The truth? The truth was no. I'm not now employed at a dot-com. I never was employed at a dot-com. But he was my pal, we were having a drink and the burden of our friendship demanded I explain that, well, once I had been fascinated by concepts like "first mover advantage" and "frictionless commerce" and "e-enabled supply chains."
He cast a glance cold enough to freeze my Cosmopolitan. "So," he said, "you were a fellow traveler on the Information Superhighway." What could I say? I couldn't deny it. Somebody was bound to dig up the fact that I'd once attended a Jupiter conference. "Yes," I whispered.
Christ--they couldn't find out about TED. Could they?!
They could, and they would. There was no hiding, not any more. Idealism was dead. The witch hunt had begun. Friends were now stoolies; family were rats. They (and no one knew exactly who "they" were, except that they were everywhere) were coming after us: the "us" who had harbored any thought, any hope, any dream of an Internet Revolution. We were now the enemy. Tossed from work, blamed for the recession. Once responsible for tulipmania, we were selling flowers to eke out a living.
If we were lucky.
We'd been so naive. We'd fallen for an idea the way schoolgirls fall for football captains, bantamweights fall for sucker punches, TV critics fall for Ken Burns documentaries. So we went to New York New Media Association meetings, Doug Rushkoff book parties, happenings in Josh Harris's loft-openly, without guile. Ask not for whom the 24-hour Webcam records. It records for them.
It started innocently enough, with leading questions, broken friendships, and colleagues edging away from you at work. It proceeded to loyalty oaths: "I pledge allegiance to branch banking." "I swear I have never used a CueCat." That sort of thing.
But after the Seattle 10 hearings, nobody was safe. None of them-not Perkins, Heron, Shepard, Mello, Levy, Schiesel, Elmer-Dewitt, Huey, Weber or Webber-came from Seattle. It didn't matter. If you'd so much as looked at a Double Grande Skinny Moccacino, you were considered a security risk. If you'd put your own URL in print, you were a candidate for blacklisting. If you had a Roadrunner subscription, you were in trouble.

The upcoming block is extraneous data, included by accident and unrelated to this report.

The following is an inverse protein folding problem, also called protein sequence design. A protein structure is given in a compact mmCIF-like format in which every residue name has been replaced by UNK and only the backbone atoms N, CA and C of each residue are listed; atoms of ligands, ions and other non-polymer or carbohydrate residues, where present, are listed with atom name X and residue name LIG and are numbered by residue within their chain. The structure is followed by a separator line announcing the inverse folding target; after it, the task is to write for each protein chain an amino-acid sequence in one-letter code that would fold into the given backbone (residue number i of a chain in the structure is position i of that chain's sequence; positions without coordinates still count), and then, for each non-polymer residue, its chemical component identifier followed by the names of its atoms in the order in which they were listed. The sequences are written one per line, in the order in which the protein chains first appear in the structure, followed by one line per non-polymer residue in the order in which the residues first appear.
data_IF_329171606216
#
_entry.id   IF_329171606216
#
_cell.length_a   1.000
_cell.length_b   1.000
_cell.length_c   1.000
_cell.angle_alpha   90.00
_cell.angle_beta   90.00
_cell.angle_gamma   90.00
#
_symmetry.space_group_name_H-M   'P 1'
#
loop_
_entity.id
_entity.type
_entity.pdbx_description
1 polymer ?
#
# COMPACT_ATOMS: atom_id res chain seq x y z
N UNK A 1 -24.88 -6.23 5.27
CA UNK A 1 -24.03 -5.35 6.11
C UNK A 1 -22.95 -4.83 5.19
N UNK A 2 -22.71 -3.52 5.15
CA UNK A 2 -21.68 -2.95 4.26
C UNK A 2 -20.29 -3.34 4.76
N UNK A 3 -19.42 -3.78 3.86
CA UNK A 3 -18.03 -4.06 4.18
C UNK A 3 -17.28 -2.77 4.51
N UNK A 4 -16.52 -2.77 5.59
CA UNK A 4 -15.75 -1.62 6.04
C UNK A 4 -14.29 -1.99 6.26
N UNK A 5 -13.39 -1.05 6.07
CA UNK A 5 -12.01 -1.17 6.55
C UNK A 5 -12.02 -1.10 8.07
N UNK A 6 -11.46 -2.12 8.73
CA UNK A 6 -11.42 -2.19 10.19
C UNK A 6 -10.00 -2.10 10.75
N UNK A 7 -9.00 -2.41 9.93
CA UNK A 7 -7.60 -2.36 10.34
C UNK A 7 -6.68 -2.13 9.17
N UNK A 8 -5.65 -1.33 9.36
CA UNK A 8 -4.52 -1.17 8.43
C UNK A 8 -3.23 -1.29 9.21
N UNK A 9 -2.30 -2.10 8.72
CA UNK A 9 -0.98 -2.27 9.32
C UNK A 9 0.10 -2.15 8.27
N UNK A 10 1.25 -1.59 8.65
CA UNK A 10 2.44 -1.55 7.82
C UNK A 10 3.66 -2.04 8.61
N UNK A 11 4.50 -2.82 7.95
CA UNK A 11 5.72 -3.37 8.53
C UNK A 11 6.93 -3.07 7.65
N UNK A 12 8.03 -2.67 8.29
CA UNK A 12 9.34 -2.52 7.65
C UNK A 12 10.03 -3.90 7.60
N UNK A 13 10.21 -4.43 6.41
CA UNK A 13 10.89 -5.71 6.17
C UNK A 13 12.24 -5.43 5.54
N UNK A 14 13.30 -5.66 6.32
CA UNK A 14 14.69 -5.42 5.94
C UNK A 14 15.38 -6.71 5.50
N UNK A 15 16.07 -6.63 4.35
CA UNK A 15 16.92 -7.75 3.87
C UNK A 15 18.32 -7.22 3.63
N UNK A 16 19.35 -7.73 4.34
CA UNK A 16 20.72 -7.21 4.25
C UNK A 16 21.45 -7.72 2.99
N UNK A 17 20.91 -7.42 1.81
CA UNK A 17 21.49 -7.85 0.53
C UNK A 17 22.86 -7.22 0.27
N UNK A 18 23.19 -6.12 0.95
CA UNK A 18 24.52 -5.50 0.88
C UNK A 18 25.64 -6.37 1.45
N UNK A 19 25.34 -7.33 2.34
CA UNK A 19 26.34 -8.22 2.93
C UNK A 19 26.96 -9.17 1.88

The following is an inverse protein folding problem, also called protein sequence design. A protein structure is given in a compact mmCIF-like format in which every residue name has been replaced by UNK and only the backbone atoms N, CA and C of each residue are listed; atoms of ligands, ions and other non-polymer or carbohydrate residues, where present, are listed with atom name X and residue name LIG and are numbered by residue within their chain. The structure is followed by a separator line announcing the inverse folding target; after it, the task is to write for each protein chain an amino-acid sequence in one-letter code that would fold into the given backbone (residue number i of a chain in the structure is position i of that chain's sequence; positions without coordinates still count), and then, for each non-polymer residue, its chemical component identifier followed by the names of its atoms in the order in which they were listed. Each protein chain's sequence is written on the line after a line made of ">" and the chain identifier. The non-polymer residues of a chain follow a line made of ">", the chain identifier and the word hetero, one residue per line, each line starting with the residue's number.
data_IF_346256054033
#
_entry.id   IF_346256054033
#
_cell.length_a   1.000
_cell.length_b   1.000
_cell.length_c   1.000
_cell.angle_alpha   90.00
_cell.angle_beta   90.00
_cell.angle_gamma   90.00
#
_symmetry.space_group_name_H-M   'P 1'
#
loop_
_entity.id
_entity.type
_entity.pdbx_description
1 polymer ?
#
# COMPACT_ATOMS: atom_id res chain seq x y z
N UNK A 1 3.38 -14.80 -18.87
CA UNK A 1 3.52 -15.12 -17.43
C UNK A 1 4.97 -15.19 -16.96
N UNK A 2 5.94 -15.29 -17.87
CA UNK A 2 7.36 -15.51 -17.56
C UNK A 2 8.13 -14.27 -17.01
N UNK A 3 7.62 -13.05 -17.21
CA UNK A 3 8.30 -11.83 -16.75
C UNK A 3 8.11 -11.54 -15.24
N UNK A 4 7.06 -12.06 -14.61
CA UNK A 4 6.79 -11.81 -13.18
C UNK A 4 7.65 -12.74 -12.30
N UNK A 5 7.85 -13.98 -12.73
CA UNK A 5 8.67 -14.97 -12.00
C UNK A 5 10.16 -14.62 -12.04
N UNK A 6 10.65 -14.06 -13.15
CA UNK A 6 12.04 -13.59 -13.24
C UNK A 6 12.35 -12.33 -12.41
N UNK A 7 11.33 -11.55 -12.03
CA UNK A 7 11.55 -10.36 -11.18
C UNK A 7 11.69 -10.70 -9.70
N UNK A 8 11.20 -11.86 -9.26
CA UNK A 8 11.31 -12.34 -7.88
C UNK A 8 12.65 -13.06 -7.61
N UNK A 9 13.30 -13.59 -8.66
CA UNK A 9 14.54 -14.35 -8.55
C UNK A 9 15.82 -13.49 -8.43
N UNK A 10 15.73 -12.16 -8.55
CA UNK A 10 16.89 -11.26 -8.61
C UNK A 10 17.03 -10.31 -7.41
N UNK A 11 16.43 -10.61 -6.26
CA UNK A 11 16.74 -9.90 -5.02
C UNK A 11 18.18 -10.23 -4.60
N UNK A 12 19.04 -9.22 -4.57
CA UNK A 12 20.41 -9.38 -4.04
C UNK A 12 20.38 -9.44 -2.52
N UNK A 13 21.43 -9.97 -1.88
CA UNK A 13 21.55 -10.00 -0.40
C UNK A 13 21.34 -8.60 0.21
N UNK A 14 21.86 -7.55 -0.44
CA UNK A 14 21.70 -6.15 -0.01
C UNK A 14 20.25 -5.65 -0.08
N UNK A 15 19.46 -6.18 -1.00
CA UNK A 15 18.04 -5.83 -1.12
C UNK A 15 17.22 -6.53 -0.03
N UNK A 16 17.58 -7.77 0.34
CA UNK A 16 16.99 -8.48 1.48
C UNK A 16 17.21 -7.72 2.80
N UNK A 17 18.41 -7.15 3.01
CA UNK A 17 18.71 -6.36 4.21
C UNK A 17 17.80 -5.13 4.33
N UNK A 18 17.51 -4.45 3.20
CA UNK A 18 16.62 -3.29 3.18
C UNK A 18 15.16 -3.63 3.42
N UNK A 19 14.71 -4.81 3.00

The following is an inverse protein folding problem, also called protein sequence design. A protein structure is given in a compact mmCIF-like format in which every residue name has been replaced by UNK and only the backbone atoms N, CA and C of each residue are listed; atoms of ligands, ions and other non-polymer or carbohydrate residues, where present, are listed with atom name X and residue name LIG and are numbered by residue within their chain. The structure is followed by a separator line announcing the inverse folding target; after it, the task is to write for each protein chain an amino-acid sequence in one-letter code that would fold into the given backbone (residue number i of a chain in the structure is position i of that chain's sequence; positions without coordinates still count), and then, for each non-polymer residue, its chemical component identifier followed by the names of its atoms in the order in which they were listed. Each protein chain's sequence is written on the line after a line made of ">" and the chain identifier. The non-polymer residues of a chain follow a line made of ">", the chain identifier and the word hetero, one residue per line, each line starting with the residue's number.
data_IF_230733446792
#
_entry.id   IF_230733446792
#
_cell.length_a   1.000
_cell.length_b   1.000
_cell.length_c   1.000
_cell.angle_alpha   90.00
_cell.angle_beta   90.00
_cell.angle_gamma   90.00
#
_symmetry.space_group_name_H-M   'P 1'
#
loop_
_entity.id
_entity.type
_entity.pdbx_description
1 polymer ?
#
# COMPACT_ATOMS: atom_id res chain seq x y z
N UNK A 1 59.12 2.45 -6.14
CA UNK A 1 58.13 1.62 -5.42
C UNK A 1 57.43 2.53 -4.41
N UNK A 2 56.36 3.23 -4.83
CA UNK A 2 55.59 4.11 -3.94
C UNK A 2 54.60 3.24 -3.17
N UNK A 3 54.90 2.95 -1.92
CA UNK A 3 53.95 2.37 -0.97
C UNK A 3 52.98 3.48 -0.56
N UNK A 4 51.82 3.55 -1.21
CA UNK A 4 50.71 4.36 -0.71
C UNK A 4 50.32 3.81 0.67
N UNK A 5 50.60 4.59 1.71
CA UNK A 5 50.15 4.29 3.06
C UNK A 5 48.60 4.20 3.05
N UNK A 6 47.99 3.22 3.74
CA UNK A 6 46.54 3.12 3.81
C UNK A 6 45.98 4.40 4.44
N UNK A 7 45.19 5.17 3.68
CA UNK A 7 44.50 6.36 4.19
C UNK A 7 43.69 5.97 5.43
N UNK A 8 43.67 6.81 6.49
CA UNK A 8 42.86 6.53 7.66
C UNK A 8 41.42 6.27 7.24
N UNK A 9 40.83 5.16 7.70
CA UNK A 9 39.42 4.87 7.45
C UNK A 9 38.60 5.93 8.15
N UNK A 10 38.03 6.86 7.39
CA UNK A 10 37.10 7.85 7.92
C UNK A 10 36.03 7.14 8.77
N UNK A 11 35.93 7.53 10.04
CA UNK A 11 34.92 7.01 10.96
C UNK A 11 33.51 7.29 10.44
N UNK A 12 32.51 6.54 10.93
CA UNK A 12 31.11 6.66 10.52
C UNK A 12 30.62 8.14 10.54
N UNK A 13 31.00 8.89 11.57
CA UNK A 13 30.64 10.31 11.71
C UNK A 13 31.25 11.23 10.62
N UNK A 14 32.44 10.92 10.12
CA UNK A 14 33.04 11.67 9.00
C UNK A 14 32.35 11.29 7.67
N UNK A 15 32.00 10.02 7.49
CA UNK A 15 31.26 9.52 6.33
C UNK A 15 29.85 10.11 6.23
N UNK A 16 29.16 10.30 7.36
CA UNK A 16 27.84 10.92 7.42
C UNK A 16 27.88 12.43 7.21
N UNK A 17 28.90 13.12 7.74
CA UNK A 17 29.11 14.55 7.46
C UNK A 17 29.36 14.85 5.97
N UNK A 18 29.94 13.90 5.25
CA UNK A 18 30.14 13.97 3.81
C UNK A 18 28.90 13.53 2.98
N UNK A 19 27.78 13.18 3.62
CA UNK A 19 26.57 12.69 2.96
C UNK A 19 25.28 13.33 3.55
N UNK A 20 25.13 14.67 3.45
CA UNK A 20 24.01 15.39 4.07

Nobody was safe. All those call-center logs of people buying Dells with built-in ethernet cards: impounded. Credit card slips for "HTML Programming for Dummies": mysteriously disappeared. You lived in fear of a knock on the door, a tap on the shoulder, the cell phone playing Bach in the middle of the night. Because you knew once it happened, you'd be gone, disappeared ... reformatted. Forty-two thousand in Silicon Alley since the beginning of the year.
All of a sudden, it seemed, the most innocent comments could be taken out of context and used against you. Take the case of "T." Foolish T. He was a young business newsman, did market reports for The New York Times/TheStreet.com joint venture. His crime? Telling a stranger his favorite movie of the '80s was "Tron."
The next day they shut his company.
My God! It wasn't even "The Matrix." Poor T. Poor, dumb T.
It wasn't long before they started casting for bigger fish. Like Walter "Pathfinder" Isaacson. Kicked upstairs, they said. Sure. No one was fooled by the AOL Time Warner thing. Everyone knew who was running that show.
I knew it wasn't long before they came for me. I'd written for Wired. "But I made fun of portals!" I'd tell them, although I knew it wouldn't matter. "I was a realist in Ad Age," I'd try-all the while knowing those columns on Internet radio would condemn me. Yet somehow, I still thought I'd be safe. Until that moment when my friend asked, for the second time, that dreaded question: "Are you now or have you ever been a dot-commie?"
I mustered all the courage I could in these damaged times and said the only thing a man could in response.
"`Have you no decency, sir?"' I asked. "`Have you, at last, no decency?"'
Mr. Rothenberg can be reached at [email protected]